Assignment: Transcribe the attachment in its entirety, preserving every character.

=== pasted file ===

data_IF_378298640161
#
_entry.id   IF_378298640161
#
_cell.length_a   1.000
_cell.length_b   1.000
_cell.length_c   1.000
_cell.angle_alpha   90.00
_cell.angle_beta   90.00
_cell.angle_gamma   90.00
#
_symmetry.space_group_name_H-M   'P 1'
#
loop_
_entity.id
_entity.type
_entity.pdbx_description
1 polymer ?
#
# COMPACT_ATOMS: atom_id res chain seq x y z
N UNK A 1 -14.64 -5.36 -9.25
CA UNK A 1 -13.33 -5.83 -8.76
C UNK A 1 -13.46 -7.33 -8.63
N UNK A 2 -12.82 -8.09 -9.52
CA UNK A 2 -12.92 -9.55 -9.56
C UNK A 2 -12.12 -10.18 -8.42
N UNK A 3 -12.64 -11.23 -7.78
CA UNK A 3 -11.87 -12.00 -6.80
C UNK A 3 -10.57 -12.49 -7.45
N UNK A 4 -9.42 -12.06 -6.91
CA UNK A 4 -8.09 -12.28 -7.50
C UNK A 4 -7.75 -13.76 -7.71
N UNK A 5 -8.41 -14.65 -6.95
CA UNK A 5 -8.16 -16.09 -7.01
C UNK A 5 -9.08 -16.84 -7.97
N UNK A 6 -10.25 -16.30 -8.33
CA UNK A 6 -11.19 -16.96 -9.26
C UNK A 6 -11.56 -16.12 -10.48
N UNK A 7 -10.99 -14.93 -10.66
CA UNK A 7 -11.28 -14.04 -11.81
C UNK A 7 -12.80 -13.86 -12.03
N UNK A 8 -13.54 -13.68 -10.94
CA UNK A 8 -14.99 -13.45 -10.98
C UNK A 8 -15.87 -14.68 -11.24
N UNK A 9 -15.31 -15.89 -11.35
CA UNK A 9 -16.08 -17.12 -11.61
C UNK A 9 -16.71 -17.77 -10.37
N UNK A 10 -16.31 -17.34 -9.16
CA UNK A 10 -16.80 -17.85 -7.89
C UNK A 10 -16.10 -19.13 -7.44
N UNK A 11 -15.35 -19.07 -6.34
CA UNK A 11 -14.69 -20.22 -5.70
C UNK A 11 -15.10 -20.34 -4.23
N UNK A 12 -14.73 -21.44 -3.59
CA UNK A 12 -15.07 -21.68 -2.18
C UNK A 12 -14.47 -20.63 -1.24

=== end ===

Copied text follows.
data_IF_378298640161
#
_entry.id   IF_378298640161
#
_cell.length_a   1.000
_cell.length_b   1.000
_cell.length_c   1.000
_cell.angle_alpha   90.00
_cell.angle_beta   90.00
_cell.angle_gamma   90.00
#
_symmetry.space_group_name_H-M   'P 1'
#
loop_
_entity.id
_entity.type
_entity.pdbx_description
1 polymer ?
#
# COMPACT_ATOMS: atom_id res chain seq x y z
N UNK A 1 -14.64 -5.36 -9.25
CA UNK A 1 -13.33 -5.83 -8.76
C UNK A 1 -13.46 -7.33 -8.63
N UNK A 2 -12.82 -8.09 -9.52
CA UNK A 2 -12.92 -9.55 -9.56
C UNK A 2 -12.12 -10.18 -8.42
N UNK A 3 -12.64 -11.23 -7.78
CA UNK A 3 -11.87 -12.00 -6.80
C UNK A 3 -10.57 -12.49 -7.45
N UNK A 4 -9.42 -12.06 -6.91
CA UNK A 4 -8.09 -12.28 -7.50
C UNK A 4 -7.75 -13.76 -7.71
N UNK A 5 -8.41 -14.65 -6.95
CA UNK A 5 -8.16 -16.09 -7.01
C UNK A 5 -9.08 -16.84 -7.97
N UNK A 6 -10.25 -16.30 -8.33
CA UNK A 6 -11.19 -16.96 -9.26
C UNK A 6 -11.56 -16.12 -10.48
N UNK A 7 -10.99 -14.93 -10.66
CA UNK A 7 -11.28 -14.04 -11.81
C UNK A 7 -12.80 -13.86 -12.03
N UNK A 8 -13.54 -13.68 -10.94
CA UNK A 8 -14.99 -13.45 -10.98
C UNK A 8 -15.87 -14.68 -11.24
N UNK A 9 -15.31 -15.89 -11.35
CA UNK A 9 -16.08 -17.12 -11.61
C UNK A 9 -16.71 -17.77 -10.37
N UNK A 10 -16.31 -17.34 -9.16
CA UNK A 10 -16.80 -17.85 -7.89
C UNK A 10 -16.10 -19.13 -7.44
N UNK A 11 -15.35 -19.07 -6.34
CA UNK A 11 -14.69 -20.22 -5.70
C UNK A 11 -15.10 -20.34 -4.23
N UNK A 12 -14.73 -21.44 -3.59
CA UNK A 12 -15.07 -21.68 -2.18
C UNK A 12 -14.47 -20.63 -1.24